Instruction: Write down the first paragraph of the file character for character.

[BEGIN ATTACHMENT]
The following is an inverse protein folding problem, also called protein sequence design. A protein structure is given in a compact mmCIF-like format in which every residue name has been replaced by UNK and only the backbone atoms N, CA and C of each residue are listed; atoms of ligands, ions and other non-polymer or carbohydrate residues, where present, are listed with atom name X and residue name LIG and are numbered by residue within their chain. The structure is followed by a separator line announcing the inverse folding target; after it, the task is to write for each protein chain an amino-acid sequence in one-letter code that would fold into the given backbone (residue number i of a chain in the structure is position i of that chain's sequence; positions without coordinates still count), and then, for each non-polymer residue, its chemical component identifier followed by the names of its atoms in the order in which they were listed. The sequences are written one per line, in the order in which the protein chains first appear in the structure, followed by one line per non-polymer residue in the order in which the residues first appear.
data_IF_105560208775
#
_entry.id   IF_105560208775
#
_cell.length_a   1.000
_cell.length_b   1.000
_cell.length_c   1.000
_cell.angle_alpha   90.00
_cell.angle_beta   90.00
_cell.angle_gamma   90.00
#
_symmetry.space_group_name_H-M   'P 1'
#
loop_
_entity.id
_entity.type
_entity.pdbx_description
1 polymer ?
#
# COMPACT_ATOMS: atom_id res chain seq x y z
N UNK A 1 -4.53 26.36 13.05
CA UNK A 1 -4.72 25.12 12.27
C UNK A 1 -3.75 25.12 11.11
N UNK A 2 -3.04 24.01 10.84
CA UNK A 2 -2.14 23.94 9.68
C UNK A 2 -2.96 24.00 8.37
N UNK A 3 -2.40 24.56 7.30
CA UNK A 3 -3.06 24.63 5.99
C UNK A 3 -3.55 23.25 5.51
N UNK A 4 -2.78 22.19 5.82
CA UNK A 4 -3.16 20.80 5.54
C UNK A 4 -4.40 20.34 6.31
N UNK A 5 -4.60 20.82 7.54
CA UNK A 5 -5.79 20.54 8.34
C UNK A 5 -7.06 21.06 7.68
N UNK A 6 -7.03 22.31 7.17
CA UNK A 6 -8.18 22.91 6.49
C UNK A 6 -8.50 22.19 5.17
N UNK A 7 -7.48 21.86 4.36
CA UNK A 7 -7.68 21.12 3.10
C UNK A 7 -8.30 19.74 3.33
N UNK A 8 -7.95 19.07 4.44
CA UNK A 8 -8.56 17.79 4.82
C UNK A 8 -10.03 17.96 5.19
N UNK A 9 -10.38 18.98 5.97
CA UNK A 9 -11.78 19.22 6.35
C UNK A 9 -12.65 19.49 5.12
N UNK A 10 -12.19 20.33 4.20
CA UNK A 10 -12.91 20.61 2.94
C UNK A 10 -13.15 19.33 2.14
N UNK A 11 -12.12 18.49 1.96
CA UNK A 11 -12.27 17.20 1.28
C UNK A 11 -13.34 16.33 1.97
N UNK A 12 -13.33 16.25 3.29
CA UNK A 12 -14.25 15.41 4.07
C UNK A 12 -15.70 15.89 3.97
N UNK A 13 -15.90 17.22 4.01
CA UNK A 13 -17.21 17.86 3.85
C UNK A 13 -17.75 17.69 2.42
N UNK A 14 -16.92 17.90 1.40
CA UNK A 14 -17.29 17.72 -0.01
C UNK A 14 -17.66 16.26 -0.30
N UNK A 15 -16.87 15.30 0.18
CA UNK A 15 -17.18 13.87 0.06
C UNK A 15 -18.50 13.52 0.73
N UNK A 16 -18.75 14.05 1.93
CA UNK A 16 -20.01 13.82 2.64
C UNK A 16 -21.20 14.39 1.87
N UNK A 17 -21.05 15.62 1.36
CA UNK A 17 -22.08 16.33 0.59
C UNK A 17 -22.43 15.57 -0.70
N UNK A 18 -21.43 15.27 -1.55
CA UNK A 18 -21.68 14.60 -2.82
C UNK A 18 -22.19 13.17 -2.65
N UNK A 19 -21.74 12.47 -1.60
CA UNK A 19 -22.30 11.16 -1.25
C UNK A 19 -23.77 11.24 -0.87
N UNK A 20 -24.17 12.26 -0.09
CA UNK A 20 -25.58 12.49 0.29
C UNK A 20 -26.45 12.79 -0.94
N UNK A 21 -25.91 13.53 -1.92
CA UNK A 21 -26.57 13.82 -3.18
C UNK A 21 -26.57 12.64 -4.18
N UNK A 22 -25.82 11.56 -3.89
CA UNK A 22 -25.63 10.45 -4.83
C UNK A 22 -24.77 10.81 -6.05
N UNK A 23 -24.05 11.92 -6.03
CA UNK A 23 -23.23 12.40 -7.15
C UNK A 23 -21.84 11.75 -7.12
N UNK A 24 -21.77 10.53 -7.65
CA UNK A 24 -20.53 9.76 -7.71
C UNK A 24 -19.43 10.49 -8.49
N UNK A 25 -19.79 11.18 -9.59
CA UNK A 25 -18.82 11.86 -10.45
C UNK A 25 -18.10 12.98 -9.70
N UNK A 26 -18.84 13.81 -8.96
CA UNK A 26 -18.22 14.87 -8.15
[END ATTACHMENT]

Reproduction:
The following is an inverse protein folding problem, also called protein sequence design. A protein structure is given in a compact mmCIF-like format in which every residue name has been replaced by UNK and only the backbone atoms N, CA and C of each residue are listed; atoms of ligands, ions and other non-polymer or carbohydrate residues, where present, are listed with atom name X and residue name LIG and are numbered by residue within their chain. The structure is followed by a separator line announcing the inverse folding target; after it, the task is to write for each protein chain an amino-acid sequence in one-letter code that would fold into the given backbone (residue number i of a chain in the structure is position i of that chain's sequence; positions without coordinates still count), and then, for each non-polymer residue, its chemical component identifier followed by the names of its atoms in the order in which they were listed. The sequences are written one per line, in the order in which the protein chains first appear in the structure, followed by one line per non-polymer residue in the order in which the residues first appear.